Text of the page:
Agarose gels and Electrophoresis
Agarose gels are an easy, cheap and effective method of separating, and viewing, DNA. The agarose concentration of the gel you make is determined by the size of the DNA fragments you intend to resolve, and view. For the majority of DNA work, a gel of 1% agarose is fine and is good for DNA sizes that are between 400bp and 10kb (roughly) and where the two DNA fragments you want to resolve are not of a similar size. If they are similar sizes then you may have to change the concentration. For example, for two fragments of 500 and 700 bp a 2-3% gel would help to separate them. For two fragments that are 10-11kb you would probably need a 0.5% agarose gel, and run it for a long time at a slightly lower voltage (to prevent melting).
Gels can be made with either TAE or TBE buffers. There are differences between them that may, or may not, be important to you. See the notes and tips on the buffers page.
1) Add either autoclave tape or electrical tape to the ends of your gel setting tank to hold the gel in whilst setting. Don’t use masking tape as this leaks when wet. Then add your combs so it is ready for pouring. Remember to tape some of the wells of the comb together to make a bigger well if you want to gel extract a DNA fragment (which might mean loading up to 100 µl). Some tanks have rubber stoppers that fit on the end, if this is available it may be less messy than using tape.
2) Weigh the correct amount of agarose into a conical flask or 500ml bottle with a functioning lid and rim (see Tip 1). Most tanks have a recommended gel volume; usually between 40-120 ml. therefore use between 0.4-1.2 grams for the 1% gel.
3) Add the correct amount of buffer to the bottle or flask and mix by swirling.
4) If using a bottle, undo the lid slightly to allow steam to escape. Do not heat with the lid closed.
5) Heat the agarose solution in a microwave until it begins to bubble. Then remove and swirl to mix the solution. It will be very hot so use protective gloves.
6) Microwave until the agarose particles are dissolved. If you swirl the mixture and look at in the light you will see any un-dissolved agarose particles moving around.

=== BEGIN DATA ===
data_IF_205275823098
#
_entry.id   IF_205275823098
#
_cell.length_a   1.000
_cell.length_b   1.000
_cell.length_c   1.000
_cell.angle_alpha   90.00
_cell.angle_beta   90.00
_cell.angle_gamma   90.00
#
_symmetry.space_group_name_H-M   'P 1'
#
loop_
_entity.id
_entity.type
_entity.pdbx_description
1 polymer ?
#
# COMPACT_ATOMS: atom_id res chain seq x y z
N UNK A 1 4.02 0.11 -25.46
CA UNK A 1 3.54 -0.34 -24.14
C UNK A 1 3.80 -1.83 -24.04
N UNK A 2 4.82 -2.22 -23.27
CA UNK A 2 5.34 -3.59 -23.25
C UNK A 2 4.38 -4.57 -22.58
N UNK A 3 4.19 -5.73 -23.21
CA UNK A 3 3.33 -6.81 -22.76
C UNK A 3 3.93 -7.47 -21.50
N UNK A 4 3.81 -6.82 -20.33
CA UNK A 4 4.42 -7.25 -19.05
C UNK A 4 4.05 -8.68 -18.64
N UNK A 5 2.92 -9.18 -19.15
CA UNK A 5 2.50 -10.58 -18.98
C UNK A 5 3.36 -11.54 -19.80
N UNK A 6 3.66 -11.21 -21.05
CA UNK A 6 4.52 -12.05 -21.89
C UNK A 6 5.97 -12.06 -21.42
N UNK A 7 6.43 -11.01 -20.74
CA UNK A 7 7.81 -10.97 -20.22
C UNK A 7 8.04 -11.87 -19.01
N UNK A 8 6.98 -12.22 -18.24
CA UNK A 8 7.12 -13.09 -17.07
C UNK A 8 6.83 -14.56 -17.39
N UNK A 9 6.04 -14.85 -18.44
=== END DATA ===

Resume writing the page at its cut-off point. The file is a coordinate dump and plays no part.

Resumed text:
7) If using a bottle you can immediately tighten the lid up when you take it from the microwave. Then if you run the bottle under cold water the gel liquid will begin to boil and bubble as it cools. This happens because you cool the air in the bottle which makes a vacuum and allows more efficient heat exchange between the liquid and the gas. Be careful not to cool it too much, you should just be able to hold it comfortably.
8) If using a conical flask then leave it to cool on the bench side until it is just comfortable to hold. Swirl occasionally to ensure the bottom doesn’t set first.
9) Add 1µl of Ethidium Bromide (Potential Hazard: ETBR is a potent carcinogen, wear cloves and dispose of tips and liquid properly) stock per ml of gel. Stock is at a concentration of 500 µg/ml ETBR in water. Final concentration of 0.5 µg/ml i.e. use one 1µl of ETBR stock per ml of gel. For a safer alternative, see note 1.
10) Swirl gently to mix but avoid getting bubbles.
11) Pour the gel from one corner slowly; don’t make it too thick as you might get a lot of auto fluorescence when you image it.
12) You should wait a little while before you use it (approx 40 minutes - 1 hour). It will become opaque when set.
13) The gel starts to set after 15 minutes, and if you are in a hurry, you may then place the gel in a fridge and wait only a further 15 minutes.
14) To run a sample, the gel is placed in an electrophoresis tank containing buffer so that the gel is just immersed (a few millimetres). The DNA will run from negative to positive, so ensure you place it in the correct orientiation.
15) Load your sample by placing your tip just inside the top of a well and slowly ejecting the sample. The glycerol (if homemade) or Ficoll (if pre-bought) in the loading dye will make the sample sink to the bottom.
16) Load a DNA ladder in an adjacent lane. Which one depends on the size ranges of your samples.
17) Run the gel at 10V/cm of gel.
18) Fragments are observed using UV light and a permanent photographic record is made if required.
19) Loading too much DNA can cause problems to separate the bands so try to avoid this is if possible.
Tip 1: Many lab bottles have a blue or clear plastic rim which can go missing or get burnt by flaming. These blue rims prevent the liquids running down the bottle when pouring and keep an air tight seal after autoclaving. Make sure the rim is intact.
Tip 2: Some companies sell low melt agarose which can help with making the gel. Remember that some gel runs, particularly in TAE, can cause excessive heat. This may damage your gel on extended high voltage runs.
Tip 3: Running gels at above 10 volts per gel cm length can cause the gel to melt.
Tip 4: Try to make your gel from the buffer you intend to run it in, if not, you may get a conductivity imbalance. Also, old buffers in tanks that have been repeatedly topped up can have a higher salt concentration than a gel made from the same buffer because of evaporation. This can also cause a conductivity imbalance and lead to poor gels.
Note 1: Using SYBR Safe DNA Gel Stain is a safer, non-carcinogenic alternative to ethidium bromide. We have not verified its activity.
Page written and produced by Dr Ryan Cawood